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Music and Commerce: ‘Fortune’s Fool’

Fred Goodman examines an industry in crisis

Dec. 6, 2010
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Fred Goodman, author of the unrivaled The Mansion on the Hill: Dylan, Young, Geffen, Springsteen, and the Head-on Collision of Rock and Commerce, has written another unbeatable story about the music we love to buy with Fortune’s Fool: Edgar Bronfman Jr., Warner Music, and an Industry in Crisis (Simon & Schuster). Goodman is an insightful observer of popular music and its flawed monetary structure. He never disappoints when connecting what defines an important artist to the underlying realities of commerce. In ways colorful and factual, his writing strikes out in search of artistic genius as well as its attendant commercial process.

Unlike Mansion on the Hill with its heroes and villains, Fortune’s Fool has its heroic moments replete with villainous outcomes. When Edgar Bronfman took over the Warner Music Group in 2004, he had to create an entirely new sort of business model.

Despite the surprising success (to the music industry only) of Internet music downloads—with illegal sharing outflanking legal buying by 19-to-1 today—predictions of a new world order in the music business have never materialized. MySpace, YouTube, Facebook—all these maverick inventions have never produced a significant way to make money for an industry, let alone for an artist. The crash of the industry that has been applauded by so many independent labels, artists and music buyers has not resulted in anything more than a lot of media fuss about a devastated business model and a fragmented scholastic enterprise disconnected from an objective critical canon. There is no singular place to go to and return from with cash or concept.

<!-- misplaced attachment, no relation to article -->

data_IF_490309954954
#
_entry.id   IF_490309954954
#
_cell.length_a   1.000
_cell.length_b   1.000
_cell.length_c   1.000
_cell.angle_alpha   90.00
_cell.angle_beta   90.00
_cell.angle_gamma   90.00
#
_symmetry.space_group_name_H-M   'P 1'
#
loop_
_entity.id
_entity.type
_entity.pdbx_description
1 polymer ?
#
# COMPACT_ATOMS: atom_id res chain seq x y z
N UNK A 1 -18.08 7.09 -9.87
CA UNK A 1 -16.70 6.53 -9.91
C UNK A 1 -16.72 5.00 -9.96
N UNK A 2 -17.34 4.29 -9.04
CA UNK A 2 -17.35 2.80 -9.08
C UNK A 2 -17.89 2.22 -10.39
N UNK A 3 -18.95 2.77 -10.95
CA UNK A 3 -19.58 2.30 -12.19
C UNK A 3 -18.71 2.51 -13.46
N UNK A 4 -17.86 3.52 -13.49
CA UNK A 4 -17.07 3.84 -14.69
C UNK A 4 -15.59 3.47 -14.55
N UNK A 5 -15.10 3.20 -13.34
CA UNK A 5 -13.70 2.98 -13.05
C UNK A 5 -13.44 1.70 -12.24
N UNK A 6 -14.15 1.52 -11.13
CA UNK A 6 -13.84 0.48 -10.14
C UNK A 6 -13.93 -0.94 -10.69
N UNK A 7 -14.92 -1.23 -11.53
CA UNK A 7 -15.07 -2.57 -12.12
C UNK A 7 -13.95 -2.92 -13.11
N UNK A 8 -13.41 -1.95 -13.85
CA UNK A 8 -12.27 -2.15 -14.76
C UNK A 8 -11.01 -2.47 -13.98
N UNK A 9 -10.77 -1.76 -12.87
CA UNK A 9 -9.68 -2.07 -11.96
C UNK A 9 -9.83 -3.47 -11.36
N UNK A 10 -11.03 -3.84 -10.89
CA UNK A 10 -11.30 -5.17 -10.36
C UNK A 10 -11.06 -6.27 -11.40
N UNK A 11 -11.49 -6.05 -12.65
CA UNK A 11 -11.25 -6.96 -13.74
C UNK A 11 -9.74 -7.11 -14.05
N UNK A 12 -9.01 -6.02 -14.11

No new business formula has surfaced that results in mass sales and exposure of new music. This is not good for the artist and Goodman clearly explains why, using Bronfman and Warner to exemplify the mess we are all in from creative outset to retail outlet. Stories about the Eagles and Metallica—with Napster’s Shawn Fanning as the Fool to Bronfman’s Lear in tragic ways for both—and an upcoming, successful “bratty…well-off Jewish kid” named Rick Rubin populate the early chapters as the tension builds for the music industry to fall into fiscal crisis. Goodman’s book has been noticed by business publications looking for a lesson in what not to do if you want to make money on popular music.

In the final analysis, Fortune’s Fool poses more than business problems to solve. “Indeed, if you accept most of what’s been written over the last 10 years, it’s hard to imagine the major labels were anything more than criminal enterprises. The consumer anger at the record companies—and sense of online entitlement—can be palpable.” But it is more complicated than all that: “We don’t protect businesses against changes in technology; if we did, there’d be stables in every town.”


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